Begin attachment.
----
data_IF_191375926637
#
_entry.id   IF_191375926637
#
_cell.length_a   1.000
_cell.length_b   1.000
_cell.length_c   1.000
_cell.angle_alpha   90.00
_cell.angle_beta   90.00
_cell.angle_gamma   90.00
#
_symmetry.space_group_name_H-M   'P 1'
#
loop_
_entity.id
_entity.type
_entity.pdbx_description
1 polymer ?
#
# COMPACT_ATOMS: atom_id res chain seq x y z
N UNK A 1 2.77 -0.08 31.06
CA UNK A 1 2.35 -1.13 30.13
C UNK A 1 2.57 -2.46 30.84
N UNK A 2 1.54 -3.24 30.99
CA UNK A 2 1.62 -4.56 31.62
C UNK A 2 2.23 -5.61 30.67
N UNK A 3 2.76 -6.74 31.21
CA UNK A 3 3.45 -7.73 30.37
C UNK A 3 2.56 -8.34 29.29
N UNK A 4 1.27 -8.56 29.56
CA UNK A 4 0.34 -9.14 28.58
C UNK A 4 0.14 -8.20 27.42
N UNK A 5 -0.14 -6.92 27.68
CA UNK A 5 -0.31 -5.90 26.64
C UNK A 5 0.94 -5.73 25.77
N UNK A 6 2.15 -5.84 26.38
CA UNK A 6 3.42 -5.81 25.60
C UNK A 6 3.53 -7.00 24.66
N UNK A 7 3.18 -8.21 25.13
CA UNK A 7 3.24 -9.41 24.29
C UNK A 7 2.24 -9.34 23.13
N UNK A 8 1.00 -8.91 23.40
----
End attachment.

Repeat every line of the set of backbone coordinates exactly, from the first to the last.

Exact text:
data_IF_191375926637
#
_entry.id   IF_191375926637
#
_cell.length_a   1.000
_cell.length_b   1.000
_cell.length_c   1.000
_cell.angle_alpha   90.00
_cell.angle_beta   90.00
_cell.angle_gamma   90.00
#
_symmetry.space_group_name_H-M   'P 1'
#
loop_
_entity.id
_entity.type
_entity.pdbx_description
1 polymer ?
#
# COMPACT_ATOMS: atom_id res chain seq x y z
N UNK A 1 2.77 -0.08 31.06
CA UNK A 1 2.35 -1.13 30.13
C UNK A 1 2.57 -2.46 30.84
N UNK A 2 1.54 -3.24 30.99
CA UNK A 2 1.62 -4.56 31.62
C UNK A 2 2.23 -5.61 30.67
N UNK A 3 2.76 -6.74 31.21
CA UNK A 3 3.45 -7.73 30.37
C UNK A 3 2.56 -8.34 29.29
N UNK A 4 1.27 -8.56 29.56
CA UNK A 4 0.34 -9.14 28.58
C UNK A 4 0.14 -8.20 27.42
N UNK A 5 -0.14 -6.92 27.68
CA UNK A 5 -0.31 -5.90 26.64
C UNK A 5 0.94 -5.73 25.77
N UNK A 6 2.15 -5.84 26.38
CA UNK A 6 3.42 -5.81 25.60
C UNK A 6 3.53 -7.00 24.66
N UNK A 7 3.18 -8.21 25.13
CA UNK A 7 3.24 -9.41 24.29
C UNK A 7 2.24 -9.34 23.13
N UNK A 8 1.00 -8.91 23.40